Privacy today is a very important topic among Americans. Legislation proposed a new
law called Notice of Electronic Monitoring Act to protect employees from having their privacy
invaded without their knowledge. This law has still yet to be passed but has been revisited
Without this law employers have the right to access information and
documents created in the workplace without any notification. Electronic monitoring of
employees computers poses problems to the point where many lawsuits are being filed.
In 1990, the lawsuit
Shoars vs. Epson America, Inc.
, Alana Shoars found that her boss was
intercepting e-mails being sent by the employees, after he told her to encourage everyone to use
the e-mail system. Her boss assured it was safe and secured with a password. She protested her
privacy rights, but still was fired because of her position on the matter. She filed a lawsuit and
lost because it was ruled that employees should never have the expectation of privacy.
made to seem that in
the workplace an employee has no right to privacy whether it be in email
or something else.
Another example is, in Smyth v. Pillsbury Co., Michael, Smyth argued that his privacy was
violated after he was discharged from his job.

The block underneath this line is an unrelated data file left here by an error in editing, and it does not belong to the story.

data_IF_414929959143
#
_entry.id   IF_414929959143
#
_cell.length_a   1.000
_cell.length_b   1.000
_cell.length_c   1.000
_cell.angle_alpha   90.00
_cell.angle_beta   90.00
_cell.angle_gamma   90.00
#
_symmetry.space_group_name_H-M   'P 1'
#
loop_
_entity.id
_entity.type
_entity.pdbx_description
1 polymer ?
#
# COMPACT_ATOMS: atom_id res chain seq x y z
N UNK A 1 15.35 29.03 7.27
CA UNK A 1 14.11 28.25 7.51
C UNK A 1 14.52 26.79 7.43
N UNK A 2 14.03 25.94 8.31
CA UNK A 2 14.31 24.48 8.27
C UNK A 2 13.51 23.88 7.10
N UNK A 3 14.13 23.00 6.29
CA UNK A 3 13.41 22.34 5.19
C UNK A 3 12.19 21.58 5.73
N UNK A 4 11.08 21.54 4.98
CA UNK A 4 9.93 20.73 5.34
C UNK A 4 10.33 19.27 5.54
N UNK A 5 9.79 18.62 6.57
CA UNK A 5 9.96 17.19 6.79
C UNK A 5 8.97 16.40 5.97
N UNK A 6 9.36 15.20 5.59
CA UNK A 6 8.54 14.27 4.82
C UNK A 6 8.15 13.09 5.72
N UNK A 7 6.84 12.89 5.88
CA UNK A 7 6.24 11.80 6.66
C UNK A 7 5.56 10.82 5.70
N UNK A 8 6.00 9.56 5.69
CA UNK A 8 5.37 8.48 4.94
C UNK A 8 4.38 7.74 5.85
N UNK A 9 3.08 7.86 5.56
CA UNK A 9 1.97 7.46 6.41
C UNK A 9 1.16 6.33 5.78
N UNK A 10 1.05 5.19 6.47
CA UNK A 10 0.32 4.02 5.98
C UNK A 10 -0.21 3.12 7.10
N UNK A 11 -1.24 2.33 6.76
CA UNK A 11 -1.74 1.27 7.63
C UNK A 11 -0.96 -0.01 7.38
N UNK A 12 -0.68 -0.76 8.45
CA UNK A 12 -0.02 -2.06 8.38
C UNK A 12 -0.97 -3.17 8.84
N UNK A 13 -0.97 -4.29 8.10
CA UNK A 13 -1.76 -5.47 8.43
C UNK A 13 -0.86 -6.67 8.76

His employers read several e-mails he had
exchanged with his supervisor. In the emails, among other offensive references, he threatened
to "kill the backstabbing bastards" in sales management. The court ruled that Smyth had "no
reasonable expectation of privacy" on his employer's system, despite the fact that Pillsbury had
repeatedly assured employees that their e-mail was confidential. In addition, the court held that
the company's interest in preventing "inappropriate and unprofessional" conduct outweighed
Smyth's privacy rights.
This is a key point in the discussion.
The privacy that is entitled to Americans, is somewhat
lessened in the workplace. The Fourth Amendment that protects United States citizens from
unreasonable search and seizure, does not protect workers. The FBI are continuously trying to
gain access to email information for security purposes.
However this is much more challenging
an issue, since in a work environment an employee is paid by an employer, as well as using
their systems. This being said, There are much less freedoms under the workplace condition so
email information or even any other types of personal information being monitored can been
seen as acceptable.
The most relevant federal law, the 1986 Electronic Communications Privacy Act, prohibits
unauthorized interception of various electronic communications, including e-mail. However,
the law exempts service providers from its provisions, which is commonly interpreted to
include employers who provide e-mail and internet access. The federal bill that would have
required employers at least to notify workers that they were being monitored failed to come to
a vote in 1993, 1995 and 2000.